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Re: Re: Class::InsideOut - yet another riff on inside out objects.

by John M. Dlugosz (Monsignor)
on Dec 19, 2002 at 19:52 UTC ( #221227=note: print w/ replies, xml ) Need Help??


in reply to Re: Class::InsideOut - yet another riff on inside out objects.
in thread Class::InsideOut - yet another riff on inside out objects.

Hmm, I think we are getting away from the real issue. Finding a way to hook up lexicals with attributes is not the real point, though interesting in itself. The real point is to make a succinct way to declare instance data.

So, don't use an attributed declaration. Instead, use a syntax like: field ('name', options); that will create the underlying hash itself, rather than the caller making one.

The underlying hash can either be "hands off", or there can be a way to get to it (return value from that call?) if you really want to support it.

{ # extra scope $xx= field qw/xx private/; sub something { # I use that instance data internally. # ... ... $$xx{$id} ... }
Being private, no access method is autogenerated, and the returned ref is the only way to get to it.

—John


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Re^3: Class::InsideOut - yet another riff on inside out objects.
by Aristotle (Chancellor) on Dec 19, 2002 at 20:19 UTC
    Well, the point is twofold:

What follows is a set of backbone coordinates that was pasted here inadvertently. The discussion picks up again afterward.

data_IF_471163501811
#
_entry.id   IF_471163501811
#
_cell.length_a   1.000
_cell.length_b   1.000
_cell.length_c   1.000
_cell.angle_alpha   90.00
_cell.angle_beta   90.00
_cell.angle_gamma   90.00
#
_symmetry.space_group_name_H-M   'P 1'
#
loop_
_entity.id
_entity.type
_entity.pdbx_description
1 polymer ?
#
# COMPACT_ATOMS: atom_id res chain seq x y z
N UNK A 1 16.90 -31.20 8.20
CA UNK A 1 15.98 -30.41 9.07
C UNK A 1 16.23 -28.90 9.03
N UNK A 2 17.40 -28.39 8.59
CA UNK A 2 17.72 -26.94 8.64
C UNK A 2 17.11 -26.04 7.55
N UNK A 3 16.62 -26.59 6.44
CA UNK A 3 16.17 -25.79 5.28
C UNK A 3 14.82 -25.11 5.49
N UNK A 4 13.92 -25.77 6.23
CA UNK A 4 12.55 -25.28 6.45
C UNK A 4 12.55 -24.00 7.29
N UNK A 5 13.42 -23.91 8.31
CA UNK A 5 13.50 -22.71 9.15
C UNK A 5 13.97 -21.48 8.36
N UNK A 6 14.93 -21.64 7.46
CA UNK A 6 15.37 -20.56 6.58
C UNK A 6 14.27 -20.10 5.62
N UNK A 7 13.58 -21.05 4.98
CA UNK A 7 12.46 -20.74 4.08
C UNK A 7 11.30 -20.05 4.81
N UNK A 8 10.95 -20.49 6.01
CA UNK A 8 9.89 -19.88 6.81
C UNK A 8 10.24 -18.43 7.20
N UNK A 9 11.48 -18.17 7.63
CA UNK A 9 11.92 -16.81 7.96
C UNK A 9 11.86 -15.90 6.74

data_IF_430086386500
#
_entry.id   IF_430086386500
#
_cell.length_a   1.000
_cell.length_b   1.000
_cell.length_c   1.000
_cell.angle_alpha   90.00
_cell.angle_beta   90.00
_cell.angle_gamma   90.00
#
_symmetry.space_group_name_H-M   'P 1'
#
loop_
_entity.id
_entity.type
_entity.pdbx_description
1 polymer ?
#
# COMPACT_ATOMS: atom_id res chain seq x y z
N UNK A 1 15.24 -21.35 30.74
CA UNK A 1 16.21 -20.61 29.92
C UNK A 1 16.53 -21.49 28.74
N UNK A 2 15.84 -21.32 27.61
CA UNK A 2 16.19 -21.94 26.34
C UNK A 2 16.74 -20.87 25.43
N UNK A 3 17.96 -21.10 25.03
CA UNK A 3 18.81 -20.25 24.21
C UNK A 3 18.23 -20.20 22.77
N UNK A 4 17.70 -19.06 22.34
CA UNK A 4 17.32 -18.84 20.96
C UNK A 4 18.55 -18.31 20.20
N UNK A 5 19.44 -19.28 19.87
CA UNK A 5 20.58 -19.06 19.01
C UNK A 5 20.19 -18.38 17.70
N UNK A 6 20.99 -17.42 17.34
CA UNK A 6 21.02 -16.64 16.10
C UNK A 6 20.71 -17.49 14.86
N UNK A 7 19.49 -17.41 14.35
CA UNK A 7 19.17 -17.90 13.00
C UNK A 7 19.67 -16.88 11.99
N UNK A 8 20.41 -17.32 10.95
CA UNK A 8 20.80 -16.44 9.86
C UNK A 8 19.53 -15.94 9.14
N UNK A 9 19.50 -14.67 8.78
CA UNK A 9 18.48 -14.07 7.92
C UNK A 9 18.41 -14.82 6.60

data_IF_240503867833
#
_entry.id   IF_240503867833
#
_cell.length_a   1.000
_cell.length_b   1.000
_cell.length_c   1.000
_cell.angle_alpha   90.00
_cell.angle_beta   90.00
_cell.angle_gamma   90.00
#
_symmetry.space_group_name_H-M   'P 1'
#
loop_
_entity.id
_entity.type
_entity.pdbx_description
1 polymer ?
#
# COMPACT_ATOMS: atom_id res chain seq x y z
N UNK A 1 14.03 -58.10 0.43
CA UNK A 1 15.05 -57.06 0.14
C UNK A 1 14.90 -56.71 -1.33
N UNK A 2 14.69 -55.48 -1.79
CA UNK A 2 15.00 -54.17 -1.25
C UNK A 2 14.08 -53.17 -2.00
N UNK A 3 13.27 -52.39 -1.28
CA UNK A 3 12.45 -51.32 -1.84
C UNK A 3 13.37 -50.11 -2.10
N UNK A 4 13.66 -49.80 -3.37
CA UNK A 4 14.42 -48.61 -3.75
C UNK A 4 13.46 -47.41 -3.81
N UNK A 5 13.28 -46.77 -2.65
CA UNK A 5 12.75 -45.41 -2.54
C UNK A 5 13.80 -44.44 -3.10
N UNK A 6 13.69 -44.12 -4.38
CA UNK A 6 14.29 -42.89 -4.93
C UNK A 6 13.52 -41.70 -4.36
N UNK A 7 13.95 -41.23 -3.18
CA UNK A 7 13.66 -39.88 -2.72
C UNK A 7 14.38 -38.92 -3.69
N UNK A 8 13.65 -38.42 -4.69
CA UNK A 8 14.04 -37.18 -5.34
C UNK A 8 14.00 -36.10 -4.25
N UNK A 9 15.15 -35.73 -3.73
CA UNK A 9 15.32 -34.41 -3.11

1. Most importantly, we need a way for a generic DESTROY to work.
    2. Ideally we wouldn't have to name the the field more than once and only once.
    The attribute semantics seem to offer the most succint possible syntax to reach both of those goals - provided it can at all be made to work, of course.

    Makeshifts last the longest.

      The generic destroy would work fine, since the class would remember all the fields it generated using this syntax just as well as it could using any other syntax.

      I agree that this still names the field twice (public name optional, internal ref optional) when most of the time you'd be happy to use the same name in both places.

Re^3: Class::InsideOut - yet another riff on inside out objects.
by adrianh (Chancellor) on Dec 19, 2002 at 20:26 UTC

    This would work, but has a couple of minor issues:

    • We've added another layer of indirection. Means that direct access is a little slower.
    • We have to mention the "name" of the object attribute twice (the xx in $$xx and qw/xx private/.
    • It's more work if you don't want the accessors.

    If we want to name an object attribute explicitly we could do it with a modified :Field attribute. For example, something like this wouldn't be hard to implement.

    my %foo : Field; # no accessor my %foo : Field(as foo); # create accessor named foo

    While easy to implement, it still has the duplication of names... which offends :-)

      Direct access is slower: Dereferencing the hash ref is not a big deal. It's only taking a reference that's slow, for some reason.

      Naming the object twice: good point, that's no better than putting the name in the attribute's text.